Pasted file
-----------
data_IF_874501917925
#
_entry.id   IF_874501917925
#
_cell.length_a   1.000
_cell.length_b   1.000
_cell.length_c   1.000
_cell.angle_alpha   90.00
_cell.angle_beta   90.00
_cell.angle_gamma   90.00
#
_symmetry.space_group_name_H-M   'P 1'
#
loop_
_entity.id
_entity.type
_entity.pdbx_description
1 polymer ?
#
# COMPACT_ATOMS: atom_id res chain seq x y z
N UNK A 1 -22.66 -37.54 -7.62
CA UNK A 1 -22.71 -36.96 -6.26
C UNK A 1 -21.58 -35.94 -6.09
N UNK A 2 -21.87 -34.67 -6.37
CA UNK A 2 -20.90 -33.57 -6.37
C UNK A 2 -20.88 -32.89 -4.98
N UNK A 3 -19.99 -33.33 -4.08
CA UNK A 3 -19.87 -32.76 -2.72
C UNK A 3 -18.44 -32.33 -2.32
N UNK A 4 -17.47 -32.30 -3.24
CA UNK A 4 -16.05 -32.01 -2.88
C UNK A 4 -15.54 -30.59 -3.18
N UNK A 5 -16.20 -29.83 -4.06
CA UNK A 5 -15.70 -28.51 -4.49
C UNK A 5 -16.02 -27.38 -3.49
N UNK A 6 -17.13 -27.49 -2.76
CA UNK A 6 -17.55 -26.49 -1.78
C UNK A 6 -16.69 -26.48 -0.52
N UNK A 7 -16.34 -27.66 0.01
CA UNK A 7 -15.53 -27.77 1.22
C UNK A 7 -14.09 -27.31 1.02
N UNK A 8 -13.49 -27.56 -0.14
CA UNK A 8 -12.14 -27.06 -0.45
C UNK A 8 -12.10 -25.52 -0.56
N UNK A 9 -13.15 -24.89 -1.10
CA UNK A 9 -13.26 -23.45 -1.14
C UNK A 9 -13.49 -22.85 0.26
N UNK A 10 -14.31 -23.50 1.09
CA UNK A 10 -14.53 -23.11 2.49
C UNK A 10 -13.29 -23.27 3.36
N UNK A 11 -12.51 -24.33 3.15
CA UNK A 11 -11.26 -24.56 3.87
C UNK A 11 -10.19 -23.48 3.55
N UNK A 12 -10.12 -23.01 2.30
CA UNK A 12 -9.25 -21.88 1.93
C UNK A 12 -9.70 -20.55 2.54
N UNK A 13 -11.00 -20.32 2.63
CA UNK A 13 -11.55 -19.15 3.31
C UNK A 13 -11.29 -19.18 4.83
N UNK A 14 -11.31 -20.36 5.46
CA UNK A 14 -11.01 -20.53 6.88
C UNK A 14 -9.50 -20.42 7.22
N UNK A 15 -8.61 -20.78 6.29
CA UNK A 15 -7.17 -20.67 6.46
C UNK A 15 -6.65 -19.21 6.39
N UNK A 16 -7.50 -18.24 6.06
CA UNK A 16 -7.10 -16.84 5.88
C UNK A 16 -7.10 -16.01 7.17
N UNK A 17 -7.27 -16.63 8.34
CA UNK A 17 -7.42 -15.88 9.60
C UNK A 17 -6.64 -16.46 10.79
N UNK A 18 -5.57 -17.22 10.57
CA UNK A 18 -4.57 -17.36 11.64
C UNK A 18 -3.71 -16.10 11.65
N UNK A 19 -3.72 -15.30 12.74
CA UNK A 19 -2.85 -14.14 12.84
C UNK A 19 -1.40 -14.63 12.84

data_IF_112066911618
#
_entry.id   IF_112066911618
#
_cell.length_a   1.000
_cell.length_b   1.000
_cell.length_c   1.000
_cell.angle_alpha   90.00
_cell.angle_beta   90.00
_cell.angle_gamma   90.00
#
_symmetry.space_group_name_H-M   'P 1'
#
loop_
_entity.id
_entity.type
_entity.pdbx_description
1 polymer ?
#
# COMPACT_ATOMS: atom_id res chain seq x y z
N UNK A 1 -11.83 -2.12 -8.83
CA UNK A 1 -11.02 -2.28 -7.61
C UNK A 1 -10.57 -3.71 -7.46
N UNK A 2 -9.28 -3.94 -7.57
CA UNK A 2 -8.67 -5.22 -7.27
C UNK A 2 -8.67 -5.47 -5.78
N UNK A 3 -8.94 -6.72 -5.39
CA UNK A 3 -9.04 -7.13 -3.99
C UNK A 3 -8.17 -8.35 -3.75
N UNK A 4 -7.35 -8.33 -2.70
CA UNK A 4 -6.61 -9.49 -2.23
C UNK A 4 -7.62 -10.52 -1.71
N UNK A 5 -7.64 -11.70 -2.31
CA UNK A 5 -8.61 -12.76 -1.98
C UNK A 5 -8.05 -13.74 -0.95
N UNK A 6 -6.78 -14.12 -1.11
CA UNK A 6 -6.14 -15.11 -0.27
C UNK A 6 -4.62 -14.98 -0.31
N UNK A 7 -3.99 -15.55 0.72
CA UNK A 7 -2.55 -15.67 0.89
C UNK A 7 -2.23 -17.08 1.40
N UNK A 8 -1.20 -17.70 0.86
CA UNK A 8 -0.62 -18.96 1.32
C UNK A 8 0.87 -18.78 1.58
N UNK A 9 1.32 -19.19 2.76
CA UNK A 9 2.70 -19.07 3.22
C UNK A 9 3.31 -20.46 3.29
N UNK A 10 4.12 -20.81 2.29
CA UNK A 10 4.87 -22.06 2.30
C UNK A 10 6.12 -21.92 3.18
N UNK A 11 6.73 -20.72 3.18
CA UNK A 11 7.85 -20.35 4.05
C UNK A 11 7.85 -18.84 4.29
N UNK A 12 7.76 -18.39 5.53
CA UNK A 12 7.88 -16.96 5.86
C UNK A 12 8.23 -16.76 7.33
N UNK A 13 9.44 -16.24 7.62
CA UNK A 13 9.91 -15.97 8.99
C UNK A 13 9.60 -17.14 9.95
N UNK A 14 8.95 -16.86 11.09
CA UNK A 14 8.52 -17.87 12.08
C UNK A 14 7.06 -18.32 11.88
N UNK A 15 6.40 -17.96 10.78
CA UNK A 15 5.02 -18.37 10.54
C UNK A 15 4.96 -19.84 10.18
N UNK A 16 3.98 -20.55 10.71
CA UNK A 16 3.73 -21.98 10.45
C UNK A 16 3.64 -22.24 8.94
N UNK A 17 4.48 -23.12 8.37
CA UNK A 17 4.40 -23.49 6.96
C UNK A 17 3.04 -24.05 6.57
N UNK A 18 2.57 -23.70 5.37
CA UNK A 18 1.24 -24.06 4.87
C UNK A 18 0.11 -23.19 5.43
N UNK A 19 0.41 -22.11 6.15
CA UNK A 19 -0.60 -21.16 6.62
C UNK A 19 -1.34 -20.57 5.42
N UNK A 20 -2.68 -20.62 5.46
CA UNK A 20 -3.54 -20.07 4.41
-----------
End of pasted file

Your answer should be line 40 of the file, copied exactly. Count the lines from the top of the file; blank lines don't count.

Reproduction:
CA UNK A 7 -15.53 -27.77 1.22